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Italian photography collection in crisis

Appeal to save the world’s oldest picture agency

Inside the Museo Nazionale Alinari della Fotografia in Florence

The world’s oldest photographic agency Fratelli Alinari, founded in Florence in 1852, is in danger of closing. On 22 November 2013, the Italian website www.patrimoniosos.it, whose remit is to safeguard the country’s cultural heritage, launched an appeal to help save it.

The appeal, signed by photographers, artists and academics—among them Gianni Berengo Gardin, Giovanna Calvenzi, Ester Coen, Mario Cresci, Mimmo Jodice, Bruno Toscano, and Roberta Valtorta—expresses concern that “the crisis threatening the management of Fratelli Alinari could lead to the dispersal of part of the collection, and to its transfer to individuals and organisations [in Italy] and abroad”.

The alarm was first sounded in an article published on 7 November 2013 in L’Espresso news magazine, entitled “Let’s save Alinari and an Italy that no longer exists” by Alessandro Agostinelli. The article listed the problems faced by the “biggest and most famous photo archive in Europe”: “a huge deficit, an almost non-existent working activity, tax and bank debts, a large loan with Unicredit and a bond loan of €2.5m ($3.4m) due for repayment”.

These claims were largely denied by Claudio De Polo Saibanti, Alinari’s director. His response to the article made reference to Alinari 24 Ore, the company founded in 2007 to market and develop Alinari’s collection of images, which ceased business activity in June 2013. “It was not a success, partly because of the national and global economic crisis, which prevented us from developing our digital image collection into an attractive offer,” De Polo said. “From 1983 to 2013 Alinari increased its photographic collection from 200,000 plates to more than five million photographs. And the buyback value of the property alone fully covers the total of all the debts, which are therefore under control.”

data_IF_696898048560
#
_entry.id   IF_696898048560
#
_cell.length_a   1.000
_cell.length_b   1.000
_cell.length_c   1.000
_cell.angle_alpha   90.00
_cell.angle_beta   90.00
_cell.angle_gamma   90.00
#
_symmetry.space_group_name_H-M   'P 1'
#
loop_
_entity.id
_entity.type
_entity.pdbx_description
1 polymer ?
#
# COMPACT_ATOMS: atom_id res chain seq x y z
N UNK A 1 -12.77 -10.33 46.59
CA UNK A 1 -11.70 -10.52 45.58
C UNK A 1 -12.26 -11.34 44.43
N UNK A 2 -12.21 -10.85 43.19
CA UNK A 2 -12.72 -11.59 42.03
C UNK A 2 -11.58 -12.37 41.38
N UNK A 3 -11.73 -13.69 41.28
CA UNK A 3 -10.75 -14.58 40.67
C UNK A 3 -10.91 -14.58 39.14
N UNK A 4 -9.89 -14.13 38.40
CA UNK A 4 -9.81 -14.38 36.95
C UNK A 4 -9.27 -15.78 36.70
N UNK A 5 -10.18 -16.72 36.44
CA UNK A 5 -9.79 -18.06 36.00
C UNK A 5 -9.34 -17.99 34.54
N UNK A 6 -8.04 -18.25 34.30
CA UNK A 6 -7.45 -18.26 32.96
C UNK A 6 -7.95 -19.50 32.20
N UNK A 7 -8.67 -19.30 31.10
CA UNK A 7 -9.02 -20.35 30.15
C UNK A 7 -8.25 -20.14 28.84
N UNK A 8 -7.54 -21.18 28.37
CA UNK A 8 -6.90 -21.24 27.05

De Polo also defended the Museo Nazionale Alinari della Fotografia in Florence, which, “during seven years of activity, has produced more than 30 exhibitions, over a third of which were created exclusively with material from our collection, and which subsequently travelled to other parts of Italy and abroad.”

Under De Polo’s directorship, Alinari acquired the collections of many rival agencies, including Anderson, Brogi and Zannier. It also manages photographic rights for a number of organisations including the Ministry of Cultural Heritage, Activities and Tourism. Now, international experts have estimated the value of the Alinari archive to be around €140m ($190.3m).

The appeal asks that the government intervene to safeguard the entire photographic archive and prevent its transferral to individuals or private collections. De Polo says, however, that “the appraisal and securing of assets do not represent practical help of any kind to a business, either economically, financially, or in terms of its development. We would welcome practical offers of financial support, that would enable us to safeguard the collection”.

This crisis follows the recent cases of the closure of the Fondazione Forma photographic exhibition space and the difficulties faced by the Museo di Fotografia Contemporanea (MuFoCo), both in Milan. An online appeal in support of MuFoCo described as “the only public Italian museum dedicated to photography”, representing “two million images, 28 photographic collections and more than 600 Italian and international photographers, and a library of 20,000 books and magazines”, calls for support from institutions, financial contributions and a more suitable exhibition space.

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